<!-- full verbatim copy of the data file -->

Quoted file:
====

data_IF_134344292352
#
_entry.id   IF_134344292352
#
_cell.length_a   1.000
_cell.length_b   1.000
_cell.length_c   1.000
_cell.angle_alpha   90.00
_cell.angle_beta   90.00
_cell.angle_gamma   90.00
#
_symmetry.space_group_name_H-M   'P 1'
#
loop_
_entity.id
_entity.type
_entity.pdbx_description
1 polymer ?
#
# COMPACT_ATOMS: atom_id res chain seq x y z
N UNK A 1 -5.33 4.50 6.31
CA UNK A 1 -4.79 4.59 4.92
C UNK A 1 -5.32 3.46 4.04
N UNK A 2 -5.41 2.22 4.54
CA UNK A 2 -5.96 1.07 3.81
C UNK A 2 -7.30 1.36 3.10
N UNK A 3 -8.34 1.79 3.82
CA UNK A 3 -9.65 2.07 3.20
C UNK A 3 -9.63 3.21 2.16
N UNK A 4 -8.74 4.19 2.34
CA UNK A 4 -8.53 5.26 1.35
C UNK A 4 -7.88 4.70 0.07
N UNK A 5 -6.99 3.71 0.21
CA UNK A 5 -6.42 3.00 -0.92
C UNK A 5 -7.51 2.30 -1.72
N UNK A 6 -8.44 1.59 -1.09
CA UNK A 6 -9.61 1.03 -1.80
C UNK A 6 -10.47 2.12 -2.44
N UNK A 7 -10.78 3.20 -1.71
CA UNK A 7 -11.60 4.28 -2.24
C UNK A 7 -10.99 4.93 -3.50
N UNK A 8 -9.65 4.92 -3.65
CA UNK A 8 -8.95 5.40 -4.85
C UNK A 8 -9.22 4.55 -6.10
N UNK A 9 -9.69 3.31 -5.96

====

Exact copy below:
data_IF_134344292352
#
_entry.id   IF_134344292352
#
_cell.length_a   1.000
_cell.length_b   1.000
_cell.length_c   1.000
_cell.angle_alpha   90.00
_cell.angle_beta   90.00
_cell.angle_gamma   90.00
#
_symmetry.space_group_name_H-M   'P 1'
#
loop_
_entity.id
_entity.type
_entity.pdbx_description
1 polymer ?
#
# COMPACT_ATOMS: atom_id res chain seq x y z
N UNK A 1 -5.33 4.50 6.31
CA UNK A 1 -4.79 4.59 4.92
C UNK A 1 -5.32 3.46 4.04
N UNK A 2 -5.41 2.22 4.54
CA UNK A 2 -5.96 1.07 3.81
C UNK A 2 -7.30 1.36 3.10
N UNK A 3 -8.34 1.79 3.82
CA UNK A 3 -9.65 2.07 3.20
C UNK A 3 -9.63 3.21 2.16
N UNK A 4 -8.74 4.19 2.34
CA UNK A 4 -8.53 5.26 1.35
C UNK A 4 -7.88 4.70 0.07
N UNK A 5 -6.99 3.71 0.21
CA UNK A 5 -6.42 3.00 -0.92
C UNK A 5 -7.51 2.30 -1.72
N UNK A 6 -8.44 1.59 -1.09
CA UNK A 6 -9.61 1.03 -1.80
C UNK A 6 -10.47 2.12 -2.44
N UNK A 7 -10.78 3.20 -1.71
CA UNK A 7 -11.60 4.28 -2.24
C UNK A 7 -10.99 4.93 -3.50
N UNK A 8 -9.65 4.92 -3.65
CA UNK A 8 -8.95 5.40 -4.85
C UNK A 8 -9.22 4.55 -6.10
N UNK A 9 -9.69 3.31 -5.96